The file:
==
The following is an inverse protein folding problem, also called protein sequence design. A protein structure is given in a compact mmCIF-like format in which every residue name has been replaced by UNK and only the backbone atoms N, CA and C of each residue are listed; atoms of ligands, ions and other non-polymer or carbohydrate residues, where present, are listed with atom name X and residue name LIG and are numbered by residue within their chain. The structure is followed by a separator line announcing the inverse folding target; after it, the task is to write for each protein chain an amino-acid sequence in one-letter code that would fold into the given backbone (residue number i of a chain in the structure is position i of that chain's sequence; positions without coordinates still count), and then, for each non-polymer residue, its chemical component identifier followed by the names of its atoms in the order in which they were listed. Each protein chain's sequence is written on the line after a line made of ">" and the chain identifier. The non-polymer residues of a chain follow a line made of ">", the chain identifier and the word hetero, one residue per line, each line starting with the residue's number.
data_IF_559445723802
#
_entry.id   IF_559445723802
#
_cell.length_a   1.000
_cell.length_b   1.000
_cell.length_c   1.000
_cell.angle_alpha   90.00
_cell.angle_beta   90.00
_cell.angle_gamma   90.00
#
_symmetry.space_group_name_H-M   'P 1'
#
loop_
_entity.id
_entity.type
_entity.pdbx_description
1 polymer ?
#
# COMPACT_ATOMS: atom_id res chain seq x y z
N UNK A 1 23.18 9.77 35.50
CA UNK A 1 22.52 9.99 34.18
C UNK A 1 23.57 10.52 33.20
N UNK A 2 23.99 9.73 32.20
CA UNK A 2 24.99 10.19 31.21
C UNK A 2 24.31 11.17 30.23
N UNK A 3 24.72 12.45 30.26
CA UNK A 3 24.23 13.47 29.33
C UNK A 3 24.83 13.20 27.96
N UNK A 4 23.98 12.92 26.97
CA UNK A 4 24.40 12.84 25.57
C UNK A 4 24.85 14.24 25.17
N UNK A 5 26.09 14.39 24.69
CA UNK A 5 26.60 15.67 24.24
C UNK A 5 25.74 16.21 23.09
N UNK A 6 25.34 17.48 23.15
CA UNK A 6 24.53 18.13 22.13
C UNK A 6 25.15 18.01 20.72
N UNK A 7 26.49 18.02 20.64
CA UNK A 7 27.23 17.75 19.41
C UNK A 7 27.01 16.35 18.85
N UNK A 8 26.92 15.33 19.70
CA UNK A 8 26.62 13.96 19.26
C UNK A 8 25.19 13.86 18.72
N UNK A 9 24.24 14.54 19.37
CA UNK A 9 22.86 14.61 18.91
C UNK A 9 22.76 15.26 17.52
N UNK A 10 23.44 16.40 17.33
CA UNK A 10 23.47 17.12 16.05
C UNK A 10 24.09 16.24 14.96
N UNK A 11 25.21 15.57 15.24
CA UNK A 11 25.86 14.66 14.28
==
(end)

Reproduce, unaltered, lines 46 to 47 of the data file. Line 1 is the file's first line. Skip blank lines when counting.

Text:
N UNK A 9 24.24 14.54 19.37
CA UNK A 9 22.86 14.61 18.91